Reality television’s original diva has a new show and a new attitude.
Reality television’s original take-no-prisoners diva with a bad girl attitude is singing a different tune these days.
We’ll get to meet a kinder, gentler Omarosa Manigault on the new season of All-Star Celebrity Apprentice (March 3). Now a seasoned reality star, Manigault credits the change to the church—she became an ordained minister a year ago—and becoming more mature. But don’t expect her to be totally angelic. “I fight with everybody,” she told reporters during the TV critics winter press tour last month.
ESSENCE.com spoke with Reverend O—as members of her congregation call her—about returning to reality television, competing for charity, and what she’s learned about herself after her fiancé Michael Clarke Duncan’s passing in September 2012.
ESSENCE.com: I recently read an interview where you said a "new and improved" Omarosa would be on the new season of All-Star Celebrity Apprentice. What did you mean by that?
OMAROSA “REV. O” MANIGAULT: The difference is I wasn't in the ministry the last time I appeared on season one and seven of Apprentice. That doesn't stop me from being competitive because I'll always be that, and I'll still have my edge. But it has made me more aware of what I was doing and how I was doing it. There's still that sharp businesswoman, but maybe a little kinder.
ESSENCE.com: So we can expect a kinder, gentler Omarosa?
MANIGAULT: [Laughs] Well, I’m still competitive. I still have my knives sharpened. It is a competition amongst 14 people trying to get $250,000 for their charity after all.
ESSENCE.com: And you’re competing to benefit the Sue Duncan Children's Center.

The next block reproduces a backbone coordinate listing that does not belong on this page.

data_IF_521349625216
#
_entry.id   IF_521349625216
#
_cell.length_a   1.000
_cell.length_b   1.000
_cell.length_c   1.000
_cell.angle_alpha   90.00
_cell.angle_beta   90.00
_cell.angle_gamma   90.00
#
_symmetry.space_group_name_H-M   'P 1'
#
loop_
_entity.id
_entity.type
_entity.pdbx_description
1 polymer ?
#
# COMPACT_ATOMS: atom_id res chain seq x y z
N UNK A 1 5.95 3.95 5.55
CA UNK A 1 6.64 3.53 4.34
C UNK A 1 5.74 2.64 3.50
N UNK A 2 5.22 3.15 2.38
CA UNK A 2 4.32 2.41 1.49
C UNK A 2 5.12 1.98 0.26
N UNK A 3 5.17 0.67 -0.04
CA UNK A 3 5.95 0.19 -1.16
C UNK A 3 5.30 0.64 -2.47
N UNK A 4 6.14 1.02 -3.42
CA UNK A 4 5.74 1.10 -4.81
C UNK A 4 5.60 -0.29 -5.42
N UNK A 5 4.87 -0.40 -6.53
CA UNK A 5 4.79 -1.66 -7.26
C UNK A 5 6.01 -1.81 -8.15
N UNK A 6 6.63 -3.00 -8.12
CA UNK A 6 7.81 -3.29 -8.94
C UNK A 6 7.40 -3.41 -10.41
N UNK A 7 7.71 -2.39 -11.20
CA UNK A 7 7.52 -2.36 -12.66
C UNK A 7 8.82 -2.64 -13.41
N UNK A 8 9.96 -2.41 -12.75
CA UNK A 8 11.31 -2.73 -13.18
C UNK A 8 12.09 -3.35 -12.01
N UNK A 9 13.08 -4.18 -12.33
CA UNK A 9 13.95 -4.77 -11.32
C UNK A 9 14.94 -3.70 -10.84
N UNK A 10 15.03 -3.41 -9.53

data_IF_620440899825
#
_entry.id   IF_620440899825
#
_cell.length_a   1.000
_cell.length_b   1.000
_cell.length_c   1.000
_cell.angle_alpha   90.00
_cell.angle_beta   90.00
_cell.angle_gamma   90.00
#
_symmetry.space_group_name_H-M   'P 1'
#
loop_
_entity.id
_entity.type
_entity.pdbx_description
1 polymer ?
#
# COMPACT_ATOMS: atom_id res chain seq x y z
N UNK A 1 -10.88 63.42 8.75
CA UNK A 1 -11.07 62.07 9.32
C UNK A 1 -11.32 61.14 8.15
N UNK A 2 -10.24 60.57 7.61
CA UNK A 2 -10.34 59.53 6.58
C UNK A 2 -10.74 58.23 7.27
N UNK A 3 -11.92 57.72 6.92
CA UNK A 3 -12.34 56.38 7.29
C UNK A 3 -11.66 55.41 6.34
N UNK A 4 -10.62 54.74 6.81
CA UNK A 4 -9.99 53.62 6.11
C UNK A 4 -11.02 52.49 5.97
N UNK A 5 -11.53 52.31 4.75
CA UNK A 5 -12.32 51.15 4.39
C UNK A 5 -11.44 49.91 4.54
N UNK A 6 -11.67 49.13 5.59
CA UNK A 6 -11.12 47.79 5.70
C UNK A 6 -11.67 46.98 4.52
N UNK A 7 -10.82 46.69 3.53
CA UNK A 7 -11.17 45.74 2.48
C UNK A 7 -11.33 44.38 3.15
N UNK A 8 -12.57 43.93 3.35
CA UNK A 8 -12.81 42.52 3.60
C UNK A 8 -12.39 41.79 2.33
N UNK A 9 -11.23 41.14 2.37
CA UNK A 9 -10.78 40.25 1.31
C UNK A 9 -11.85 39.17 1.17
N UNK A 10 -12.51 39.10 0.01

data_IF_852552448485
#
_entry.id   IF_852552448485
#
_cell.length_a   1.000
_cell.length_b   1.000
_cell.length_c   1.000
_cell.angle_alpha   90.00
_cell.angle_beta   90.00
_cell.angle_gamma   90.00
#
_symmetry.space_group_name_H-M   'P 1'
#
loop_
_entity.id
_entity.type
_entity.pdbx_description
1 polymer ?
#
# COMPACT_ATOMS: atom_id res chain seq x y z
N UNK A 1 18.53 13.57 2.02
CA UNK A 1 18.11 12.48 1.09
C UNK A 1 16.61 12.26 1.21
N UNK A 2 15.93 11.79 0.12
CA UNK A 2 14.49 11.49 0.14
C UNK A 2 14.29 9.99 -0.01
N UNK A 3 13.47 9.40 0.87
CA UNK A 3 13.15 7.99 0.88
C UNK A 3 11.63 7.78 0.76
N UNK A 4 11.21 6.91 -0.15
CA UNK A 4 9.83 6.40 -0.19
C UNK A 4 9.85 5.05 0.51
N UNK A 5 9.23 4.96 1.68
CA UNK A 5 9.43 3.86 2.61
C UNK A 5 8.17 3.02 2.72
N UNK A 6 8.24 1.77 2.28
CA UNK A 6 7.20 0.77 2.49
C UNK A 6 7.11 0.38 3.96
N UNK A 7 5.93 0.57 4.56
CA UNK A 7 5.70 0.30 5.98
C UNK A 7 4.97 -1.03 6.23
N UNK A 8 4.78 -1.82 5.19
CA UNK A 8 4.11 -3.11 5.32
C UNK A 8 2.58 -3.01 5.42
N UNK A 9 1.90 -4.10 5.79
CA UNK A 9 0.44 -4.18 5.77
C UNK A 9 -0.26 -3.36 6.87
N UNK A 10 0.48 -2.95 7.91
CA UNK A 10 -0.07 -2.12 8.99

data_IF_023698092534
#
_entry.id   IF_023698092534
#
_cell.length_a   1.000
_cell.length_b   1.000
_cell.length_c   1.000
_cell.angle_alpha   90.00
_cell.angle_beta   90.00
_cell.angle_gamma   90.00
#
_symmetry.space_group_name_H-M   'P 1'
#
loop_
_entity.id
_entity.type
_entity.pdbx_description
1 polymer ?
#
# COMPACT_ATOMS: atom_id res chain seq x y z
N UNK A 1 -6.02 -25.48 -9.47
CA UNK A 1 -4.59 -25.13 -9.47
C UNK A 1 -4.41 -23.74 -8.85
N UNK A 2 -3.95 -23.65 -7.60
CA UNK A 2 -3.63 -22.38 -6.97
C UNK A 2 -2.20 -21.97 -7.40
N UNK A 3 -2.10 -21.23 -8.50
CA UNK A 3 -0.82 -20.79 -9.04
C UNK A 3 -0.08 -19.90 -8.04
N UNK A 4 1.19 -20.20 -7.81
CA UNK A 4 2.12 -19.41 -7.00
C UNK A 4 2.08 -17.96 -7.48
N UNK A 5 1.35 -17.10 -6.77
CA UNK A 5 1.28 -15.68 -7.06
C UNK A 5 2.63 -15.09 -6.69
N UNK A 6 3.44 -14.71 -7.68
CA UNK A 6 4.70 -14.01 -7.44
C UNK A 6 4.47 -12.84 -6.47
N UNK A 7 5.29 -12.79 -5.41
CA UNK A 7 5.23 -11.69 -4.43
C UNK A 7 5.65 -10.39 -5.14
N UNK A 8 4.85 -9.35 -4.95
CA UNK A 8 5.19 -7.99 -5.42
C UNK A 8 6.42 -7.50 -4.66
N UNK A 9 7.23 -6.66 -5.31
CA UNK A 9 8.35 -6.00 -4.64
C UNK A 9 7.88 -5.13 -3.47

MANIGAULT: Yes, it's on the Southside of Chicago. When you look at what's going on in that city, I think the center's mission is vital. My fiancé, the late Michael Clarke Duncan, is an alumni, but he's not related to Sue Duncan. The 200-plus children that they're serving at the center literally need every dollar I raise. Michael and I have made sure to make contributions to the center over the years so I wanted to keep that going. People can go to the Sue Duncan’s and give in Michael's honor. He was 54 years old, and I'd like people to give at least $54.
ESSENCE.com: You recently celebrated your first anniversary as an ordained minister.
MANIGAULT: Yes, February 18th. I entered seminary about five years ago so it's been a long journey for me. Everybody wishes to find a calling in his or her life and I'm just so glad to figure out what God's mission for me is. I've discovered my true passion and that is truly being a messenger for God.
ESSENCE.com: What would you like to do as a minister? Do you want to become pastor of your own church?
MANIGAULT: Serving as an assistant pastor at the Weller Street Missionary Baptist Church in Los Angeles has taught me that there's so much more I have to learn and when God is ready for me to be in a leadership position in that way, I will accept. Right now I'm being obedient and allowing him to guide me, which is so different than anything I've ever done in my life because I've always been so ambitious and a go-getter. But listening to what God tells you he wants you to do is incredible.